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When are Films Political? (Part 2) Taiwan Pulls Films from Shanghai Film Festival

When are Films Political? (Part 2) Taiwan Pulls Films from Shanghai Film Festival

Films may be political in content covering a political subject or they could have a political affect which polarizes people around issues and causes actions and reactions. The former films might be Doug Liman’s Fair Game, films such as Three Days of the Condor, Battle of Algiers, or the classic films of Costa-Gavras or D.W. Griffith. The latter are most often documentaries which today are filling the vacuum created by TV and print media for in depth news coverage. Everyday there are new instances of the latter. Finally, there are films which are made political by others who want to polarize groups around certain issues. These actions, most recently, are not so much about film as about wishes to censor others’ freedom of expression. As these “political films” arise, I will blog about them here because I see film as an art and I see all art as subversive and I see art as necessary to the ongoing development of democratic freedoms.

The following case is about films which are made political by others who want to polarize groups around certain issues, in this case the issue is the sovereignty of Taiwan as its own country and not as a part of the People’s Republic of China.

Au revoir Taipei showed in the 2010 Berlinale Forum

From Screen Daily June 10, 2010:

The Taipei Film Commission pulled eight films from the 13th Shanghai International Film Festival apparently because two Taiwanese TV dramas competing at the Shanghai TV Festival were listed as originating from “Taiwan, China.” The labeling is seen controversial in Taiwan and was widely reported by Taiwanese newspapers, causing concerns from Taiwan’s Government Information Office (GIO), Taiwan’s governmental unit on film and TV policies. After the negotiation on the naming broke between The Taipei Film Commission and SIFF, The Commission decided to cancel the event that was to be the Taiwan Film Week sidebar.

The films pulled from what was to be the Taiwan Film Week sidebar of the festival were Niu Cheng-tse’s gangland drama Monga, Arvin Chen’s Au revoir Taipeiwhich showed at the the Berlinale Forum this year, romantic drama Hear Me, Cheng Hsiao-tse’s More Than Close, and several older films Orz Boys, Yang Yang, Three Times, and Tonight Nobody Goes Home. Many of the eight films, such as Monga, Au revoir Taipei and More than Close originally planned to have their mainland China premiere with the intention to meet with mainland buyers for possible theatrical release in the mainland market.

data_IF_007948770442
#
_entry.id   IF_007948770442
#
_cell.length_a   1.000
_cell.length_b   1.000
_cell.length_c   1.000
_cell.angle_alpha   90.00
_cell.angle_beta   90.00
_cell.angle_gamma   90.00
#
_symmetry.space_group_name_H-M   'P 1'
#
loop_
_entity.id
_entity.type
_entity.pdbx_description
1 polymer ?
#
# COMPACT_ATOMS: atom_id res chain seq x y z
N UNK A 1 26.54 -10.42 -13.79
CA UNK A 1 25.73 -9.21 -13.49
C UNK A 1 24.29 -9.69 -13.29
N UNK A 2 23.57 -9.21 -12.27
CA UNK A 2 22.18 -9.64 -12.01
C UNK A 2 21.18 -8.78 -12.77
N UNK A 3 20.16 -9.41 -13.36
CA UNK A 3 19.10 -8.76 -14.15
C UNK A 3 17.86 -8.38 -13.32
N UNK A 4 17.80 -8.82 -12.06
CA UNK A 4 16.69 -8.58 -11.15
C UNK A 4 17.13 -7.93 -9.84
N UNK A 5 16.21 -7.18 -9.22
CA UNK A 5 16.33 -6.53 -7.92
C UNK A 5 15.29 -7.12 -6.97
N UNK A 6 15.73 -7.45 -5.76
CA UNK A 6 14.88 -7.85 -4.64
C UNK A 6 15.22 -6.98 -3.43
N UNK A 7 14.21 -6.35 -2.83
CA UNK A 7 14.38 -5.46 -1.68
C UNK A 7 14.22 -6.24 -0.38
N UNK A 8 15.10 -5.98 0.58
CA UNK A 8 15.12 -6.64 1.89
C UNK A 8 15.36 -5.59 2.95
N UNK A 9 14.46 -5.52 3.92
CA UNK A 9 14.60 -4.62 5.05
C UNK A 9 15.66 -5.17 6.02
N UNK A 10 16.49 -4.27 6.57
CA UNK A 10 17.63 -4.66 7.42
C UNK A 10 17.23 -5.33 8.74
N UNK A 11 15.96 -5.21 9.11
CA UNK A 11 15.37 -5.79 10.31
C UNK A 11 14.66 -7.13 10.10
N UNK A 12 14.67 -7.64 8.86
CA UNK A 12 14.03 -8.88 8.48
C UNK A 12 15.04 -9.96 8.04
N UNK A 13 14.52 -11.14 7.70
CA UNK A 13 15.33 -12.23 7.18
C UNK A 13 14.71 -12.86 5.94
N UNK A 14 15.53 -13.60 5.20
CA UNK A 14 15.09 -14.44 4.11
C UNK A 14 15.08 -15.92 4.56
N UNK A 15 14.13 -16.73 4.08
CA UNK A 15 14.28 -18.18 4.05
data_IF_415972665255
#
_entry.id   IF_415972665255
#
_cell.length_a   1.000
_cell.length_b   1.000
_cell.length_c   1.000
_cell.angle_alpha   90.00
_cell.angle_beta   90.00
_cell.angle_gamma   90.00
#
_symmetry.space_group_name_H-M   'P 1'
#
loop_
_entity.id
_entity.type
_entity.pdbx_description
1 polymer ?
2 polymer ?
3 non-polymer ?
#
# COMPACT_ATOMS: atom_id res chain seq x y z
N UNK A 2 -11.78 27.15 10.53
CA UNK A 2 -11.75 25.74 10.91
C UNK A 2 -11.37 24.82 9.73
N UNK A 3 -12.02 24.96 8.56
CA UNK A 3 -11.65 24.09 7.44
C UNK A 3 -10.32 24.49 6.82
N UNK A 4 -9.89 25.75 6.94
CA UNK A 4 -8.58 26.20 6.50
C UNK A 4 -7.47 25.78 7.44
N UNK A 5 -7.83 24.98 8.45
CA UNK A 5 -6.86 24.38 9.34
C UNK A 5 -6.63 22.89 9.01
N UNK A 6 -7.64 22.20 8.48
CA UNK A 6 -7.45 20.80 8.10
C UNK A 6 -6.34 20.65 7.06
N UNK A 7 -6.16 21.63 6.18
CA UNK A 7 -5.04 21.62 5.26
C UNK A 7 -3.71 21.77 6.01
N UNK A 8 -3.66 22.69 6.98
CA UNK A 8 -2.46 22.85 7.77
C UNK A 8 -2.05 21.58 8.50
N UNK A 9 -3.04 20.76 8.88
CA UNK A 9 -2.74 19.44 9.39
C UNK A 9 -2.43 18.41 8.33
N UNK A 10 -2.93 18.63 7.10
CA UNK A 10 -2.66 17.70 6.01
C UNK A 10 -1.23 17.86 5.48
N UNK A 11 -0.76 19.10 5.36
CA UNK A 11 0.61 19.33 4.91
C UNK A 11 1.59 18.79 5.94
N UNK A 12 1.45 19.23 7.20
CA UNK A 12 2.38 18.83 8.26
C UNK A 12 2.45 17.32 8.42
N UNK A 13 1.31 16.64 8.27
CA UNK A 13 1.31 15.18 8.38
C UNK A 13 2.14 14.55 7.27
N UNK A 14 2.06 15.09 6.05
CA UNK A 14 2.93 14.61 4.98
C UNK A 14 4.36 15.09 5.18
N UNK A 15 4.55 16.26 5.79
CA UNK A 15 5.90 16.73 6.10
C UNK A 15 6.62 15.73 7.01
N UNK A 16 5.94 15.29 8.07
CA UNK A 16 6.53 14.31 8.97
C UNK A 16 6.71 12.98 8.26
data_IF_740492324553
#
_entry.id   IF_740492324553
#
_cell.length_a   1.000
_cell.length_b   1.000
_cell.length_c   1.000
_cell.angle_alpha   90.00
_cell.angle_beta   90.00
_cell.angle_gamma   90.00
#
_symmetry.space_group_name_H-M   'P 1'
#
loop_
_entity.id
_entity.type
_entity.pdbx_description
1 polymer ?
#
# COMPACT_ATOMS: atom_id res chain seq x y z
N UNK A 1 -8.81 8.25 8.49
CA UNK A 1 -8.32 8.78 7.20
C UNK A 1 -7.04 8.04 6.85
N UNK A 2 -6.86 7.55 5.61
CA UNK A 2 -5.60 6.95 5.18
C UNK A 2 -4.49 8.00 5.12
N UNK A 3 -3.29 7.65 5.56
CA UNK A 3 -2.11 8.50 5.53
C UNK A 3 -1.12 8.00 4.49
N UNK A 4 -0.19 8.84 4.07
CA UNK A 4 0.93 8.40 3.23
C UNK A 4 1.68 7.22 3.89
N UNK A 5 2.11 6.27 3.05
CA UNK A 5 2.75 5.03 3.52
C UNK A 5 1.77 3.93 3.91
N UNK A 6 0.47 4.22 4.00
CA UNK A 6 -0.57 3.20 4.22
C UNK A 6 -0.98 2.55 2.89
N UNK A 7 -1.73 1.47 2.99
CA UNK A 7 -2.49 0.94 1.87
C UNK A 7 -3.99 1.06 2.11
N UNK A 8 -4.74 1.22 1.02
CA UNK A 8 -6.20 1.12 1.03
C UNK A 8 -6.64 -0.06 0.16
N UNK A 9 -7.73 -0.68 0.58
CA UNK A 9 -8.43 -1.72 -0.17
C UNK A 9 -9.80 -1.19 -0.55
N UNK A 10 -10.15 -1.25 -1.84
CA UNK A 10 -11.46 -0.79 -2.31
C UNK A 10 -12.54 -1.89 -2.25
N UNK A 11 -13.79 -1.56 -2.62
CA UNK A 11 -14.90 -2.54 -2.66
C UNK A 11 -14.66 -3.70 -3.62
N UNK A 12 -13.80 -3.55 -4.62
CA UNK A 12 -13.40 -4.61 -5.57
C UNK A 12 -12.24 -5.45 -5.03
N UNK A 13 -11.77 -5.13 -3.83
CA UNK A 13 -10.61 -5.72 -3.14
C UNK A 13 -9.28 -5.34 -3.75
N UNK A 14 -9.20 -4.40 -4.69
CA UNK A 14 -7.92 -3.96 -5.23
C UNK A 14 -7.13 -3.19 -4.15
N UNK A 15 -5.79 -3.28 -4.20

AsiaOneNews reports on June 18, 2010 via The China Post/ Asia News Network that the eight Taiwanese motion pictures including the popular movie ‘Monga’ were pulled due to political reasons, and the chief of Taipei Cultural Affairs Department, Hsieh Hsiao-Yun, verified it. Hsieh said the origin of the movies was labeled as ‘China, Taiwan’ by mainland officials, which was considered an insult to the integrity of Taiwan. She says that officials found the label ‘China, Taiwan’ were printed on all pamphlets and tickets of the Shanghai Film Festival two weeks ago. Because there is no time to reprint those materials, Taipei officials decide to drop out of the festival. Taipei Deputy Mayor Li Yung-Pin says the two cities agreed that the origin of the films should be labeled ‘Taipei’ over a year ago, but it is up to the Chinese government, not the Shanghai organizer, to make the final decision. Mainland China also asked the director of another Taiwanese film, ‘Us,’ to mosaic the footage of the national flag of the Republic of China before playing in China. The director, Chung Cheun, found the request ridiculous and decided not to go.

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